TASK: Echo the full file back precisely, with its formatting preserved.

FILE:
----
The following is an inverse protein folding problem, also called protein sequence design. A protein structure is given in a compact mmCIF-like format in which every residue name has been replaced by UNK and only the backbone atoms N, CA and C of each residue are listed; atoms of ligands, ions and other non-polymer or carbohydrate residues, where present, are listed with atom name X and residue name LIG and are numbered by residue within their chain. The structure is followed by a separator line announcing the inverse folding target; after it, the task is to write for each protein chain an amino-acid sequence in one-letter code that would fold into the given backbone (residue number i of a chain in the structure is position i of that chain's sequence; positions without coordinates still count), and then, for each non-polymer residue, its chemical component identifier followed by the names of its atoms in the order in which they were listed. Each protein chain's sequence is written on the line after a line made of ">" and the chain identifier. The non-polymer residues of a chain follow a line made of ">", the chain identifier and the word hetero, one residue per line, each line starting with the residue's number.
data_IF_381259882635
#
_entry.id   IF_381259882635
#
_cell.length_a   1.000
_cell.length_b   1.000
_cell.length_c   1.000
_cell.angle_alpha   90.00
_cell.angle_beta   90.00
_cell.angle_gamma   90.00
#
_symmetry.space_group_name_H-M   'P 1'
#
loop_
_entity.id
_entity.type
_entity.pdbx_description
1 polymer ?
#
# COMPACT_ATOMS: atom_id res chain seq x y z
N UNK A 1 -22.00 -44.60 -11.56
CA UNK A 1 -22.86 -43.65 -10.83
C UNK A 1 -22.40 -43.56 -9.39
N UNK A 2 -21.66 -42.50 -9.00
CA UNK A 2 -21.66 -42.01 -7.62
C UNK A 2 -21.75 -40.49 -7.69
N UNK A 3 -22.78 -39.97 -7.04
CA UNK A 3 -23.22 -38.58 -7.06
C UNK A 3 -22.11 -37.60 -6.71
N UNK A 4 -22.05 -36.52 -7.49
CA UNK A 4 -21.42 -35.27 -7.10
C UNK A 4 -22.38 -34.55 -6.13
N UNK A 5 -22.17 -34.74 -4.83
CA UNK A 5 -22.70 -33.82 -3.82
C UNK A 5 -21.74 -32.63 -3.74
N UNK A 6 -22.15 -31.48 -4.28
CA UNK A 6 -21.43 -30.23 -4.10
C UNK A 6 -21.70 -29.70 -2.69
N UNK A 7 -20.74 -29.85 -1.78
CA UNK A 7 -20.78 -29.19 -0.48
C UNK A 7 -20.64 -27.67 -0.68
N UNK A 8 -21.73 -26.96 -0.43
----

The following is an inverse protein folding problem, also called protein sequence design. A protein structure is given in a compact mmCIF-like format in which every residue name has been replaced by UNK and only the backbone atoms N, CA and C of each residue are listed; atoms of ligands, ions and other non-polymer or carbohydrate residues, where present, are listed with atom name X and residue name LIG and are numbered by residue within their chain. The structure is followed by a separator line announcing the inverse folding target; after it, the task is to write for each protein chain an amino-acid sequence in one-letter code that would fold into the given backbone (residue number i of a chain in the structure is position i of that chain's sequence; positions without coordinates still count), and then, for each non-polymer residue, its chemical component identifier followed by the names of its atoms in the order in which they were listed. Each protein chain's sequence is written on the line after a line made of ">" and the chain identifier. The non-polymer residues of a chain follow a line made of ">", the chain identifier and the word hetero, one residue per line, each line starting with the residue's number.
data_IF_381259882635
#
_entry.id   IF_381259882635
#
_cell.length_a   1.000
_cell.length_b   1.000
_cell.length_c   1.000
_cell.angle_alpha   90.00
_cell.angle_beta   90.00
_cell.angle_gamma   90.00
#
_symmetry.space_group_name_H-M   'P 1'
#
loop_
_entity.id
_entity.type
_entity.pdbx_description
1 polymer ?
#
# COMPACT_ATOMS: atom_id res chain seq x y z
N UNK A 1 -22.00 -44.60 -11.56
CA UNK A 1 -22.86 -43.65 -10.83
C UNK A 1 -22.40 -43.56 -9.39
N UNK A 2 -21.66 -42.50 -9.00
CA UNK A 2 -21.66 -42.01 -7.62
C UNK A 2 -21.75 -40.49 -7.69
N UNK A 3 -22.78 -39.97 -7.04
CA UNK A 3 -23.22 -38.58 -7.06
C UNK A 3 -22.11 -37.60 -6.71
N UNK A 4 -22.05 -36.52 -7.49
CA UNK A 4 -21.42 -35.27 -7.10
C UNK A 4 -22.38 -34.55 -6.13
N UNK A 5 -22.17 -34.74 -4.83
CA UNK A 5 -22.70 -33.82 -3.82
C UNK A 5 -21.74 -32.63 -3.74
N UNK A 6 -22.15 -31.48 -4.28
CA UNK A 6 -21.43 -30.23 -4.10
C UNK A 6 -21.70 -29.70 -2.69
N UNK A 7 -20.74 -29.85 -1.78
CA UNK A 7 -20.78 -29.19 -0.48
C UNK A 7 -20.64 -27.67 -0.68
N UNK A 8 -21.73 -26.96 -0.43